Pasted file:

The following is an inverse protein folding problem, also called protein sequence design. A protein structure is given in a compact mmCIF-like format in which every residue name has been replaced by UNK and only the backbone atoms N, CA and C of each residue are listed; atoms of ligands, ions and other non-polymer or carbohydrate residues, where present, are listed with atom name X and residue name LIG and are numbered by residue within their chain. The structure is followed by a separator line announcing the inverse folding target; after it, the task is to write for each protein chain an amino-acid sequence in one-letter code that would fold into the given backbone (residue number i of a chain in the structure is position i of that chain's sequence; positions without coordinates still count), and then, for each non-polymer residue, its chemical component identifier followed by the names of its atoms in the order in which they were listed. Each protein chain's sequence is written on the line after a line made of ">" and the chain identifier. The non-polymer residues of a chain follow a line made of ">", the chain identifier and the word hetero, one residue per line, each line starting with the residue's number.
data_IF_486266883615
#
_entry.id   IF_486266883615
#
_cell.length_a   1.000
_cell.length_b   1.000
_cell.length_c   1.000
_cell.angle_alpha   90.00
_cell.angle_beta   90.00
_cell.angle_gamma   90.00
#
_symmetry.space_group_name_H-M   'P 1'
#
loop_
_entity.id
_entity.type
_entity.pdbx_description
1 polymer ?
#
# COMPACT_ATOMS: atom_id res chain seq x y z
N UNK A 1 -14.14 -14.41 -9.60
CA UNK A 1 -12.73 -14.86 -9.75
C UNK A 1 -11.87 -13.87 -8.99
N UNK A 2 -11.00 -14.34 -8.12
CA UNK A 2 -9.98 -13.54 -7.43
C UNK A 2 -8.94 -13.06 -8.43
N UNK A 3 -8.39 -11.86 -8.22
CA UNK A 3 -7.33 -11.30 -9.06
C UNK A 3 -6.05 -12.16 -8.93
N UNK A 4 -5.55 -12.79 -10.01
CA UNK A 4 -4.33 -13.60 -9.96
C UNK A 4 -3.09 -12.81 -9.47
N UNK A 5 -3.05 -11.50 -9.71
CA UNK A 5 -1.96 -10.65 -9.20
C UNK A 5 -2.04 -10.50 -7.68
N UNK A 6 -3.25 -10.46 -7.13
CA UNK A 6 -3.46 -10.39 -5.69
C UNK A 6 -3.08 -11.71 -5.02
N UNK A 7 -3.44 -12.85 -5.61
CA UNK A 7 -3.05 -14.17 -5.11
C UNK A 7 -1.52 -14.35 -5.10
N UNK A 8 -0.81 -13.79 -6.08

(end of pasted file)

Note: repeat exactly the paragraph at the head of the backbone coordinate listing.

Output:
The following is an inverse protein folding problem, also called protein sequence design. A protein structure is given in a compact mmCIF-like format in which every residue name has been replaced by UNK and only the backbone atoms N, CA and C of each residue are listed; atoms of ligands, ions and other non-polymer or carbohydrate residues, where present, are listed with atom name X and residue name LIG and are numbered by residue within their chain. The structure is followed by a separator line announcing the inverse folding target; after it, the task is to write for each protein chain an amino-acid sequence in one-letter code that would fold into the given backbone (residue number i of a chain in the structure is position i of that chain's sequence; positions without coordinates still count), and then, for each non-polymer residue, its chemical component identifier followed by the names of its atoms in the order in which they were listed. Each protein chain's sequence is written on the line after a line made of ">" and the chain identifier. The non-polymer residues of a chain follow a line made of ">", the chain identifier and the word hetero, one residue per line, each line starting with the residue's number.